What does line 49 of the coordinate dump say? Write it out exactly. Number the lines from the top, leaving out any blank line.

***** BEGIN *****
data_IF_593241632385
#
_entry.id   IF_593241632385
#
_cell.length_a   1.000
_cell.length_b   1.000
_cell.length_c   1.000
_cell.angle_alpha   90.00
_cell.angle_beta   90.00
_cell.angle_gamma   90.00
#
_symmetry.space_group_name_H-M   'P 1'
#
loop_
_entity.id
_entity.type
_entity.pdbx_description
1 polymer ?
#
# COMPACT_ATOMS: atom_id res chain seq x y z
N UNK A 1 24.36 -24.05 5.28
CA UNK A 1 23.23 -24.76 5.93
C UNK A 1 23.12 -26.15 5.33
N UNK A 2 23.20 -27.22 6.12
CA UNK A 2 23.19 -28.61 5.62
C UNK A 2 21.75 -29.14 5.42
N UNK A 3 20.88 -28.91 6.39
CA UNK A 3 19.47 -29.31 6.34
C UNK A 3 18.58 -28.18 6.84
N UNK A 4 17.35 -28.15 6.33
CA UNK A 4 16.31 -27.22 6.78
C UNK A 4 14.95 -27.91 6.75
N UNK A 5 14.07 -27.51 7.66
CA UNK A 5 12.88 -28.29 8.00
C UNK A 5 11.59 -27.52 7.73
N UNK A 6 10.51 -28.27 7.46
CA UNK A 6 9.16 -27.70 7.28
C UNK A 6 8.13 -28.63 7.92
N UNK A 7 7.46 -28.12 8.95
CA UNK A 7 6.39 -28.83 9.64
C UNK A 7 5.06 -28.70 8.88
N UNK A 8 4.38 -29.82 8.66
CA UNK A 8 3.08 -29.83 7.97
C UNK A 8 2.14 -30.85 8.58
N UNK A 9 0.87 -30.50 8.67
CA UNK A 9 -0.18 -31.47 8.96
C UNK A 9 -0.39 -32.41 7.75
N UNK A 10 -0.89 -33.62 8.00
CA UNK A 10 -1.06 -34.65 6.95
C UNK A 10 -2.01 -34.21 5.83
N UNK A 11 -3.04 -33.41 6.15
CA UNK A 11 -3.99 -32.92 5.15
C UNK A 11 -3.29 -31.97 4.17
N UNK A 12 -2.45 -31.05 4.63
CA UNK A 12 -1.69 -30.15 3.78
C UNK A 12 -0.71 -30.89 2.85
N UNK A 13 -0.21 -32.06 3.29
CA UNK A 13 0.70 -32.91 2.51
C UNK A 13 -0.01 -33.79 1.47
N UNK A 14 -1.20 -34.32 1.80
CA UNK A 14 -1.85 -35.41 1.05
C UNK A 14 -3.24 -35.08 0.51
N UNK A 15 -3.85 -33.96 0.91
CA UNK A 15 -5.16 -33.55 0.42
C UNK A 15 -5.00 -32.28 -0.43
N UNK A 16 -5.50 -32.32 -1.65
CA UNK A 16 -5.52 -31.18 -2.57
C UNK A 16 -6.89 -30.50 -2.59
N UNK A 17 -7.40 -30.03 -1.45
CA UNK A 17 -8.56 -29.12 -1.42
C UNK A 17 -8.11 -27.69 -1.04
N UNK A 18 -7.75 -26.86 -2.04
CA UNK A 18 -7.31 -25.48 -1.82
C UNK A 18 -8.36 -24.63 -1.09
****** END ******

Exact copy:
CA UNK A 10 -1.06 -34.65 6.95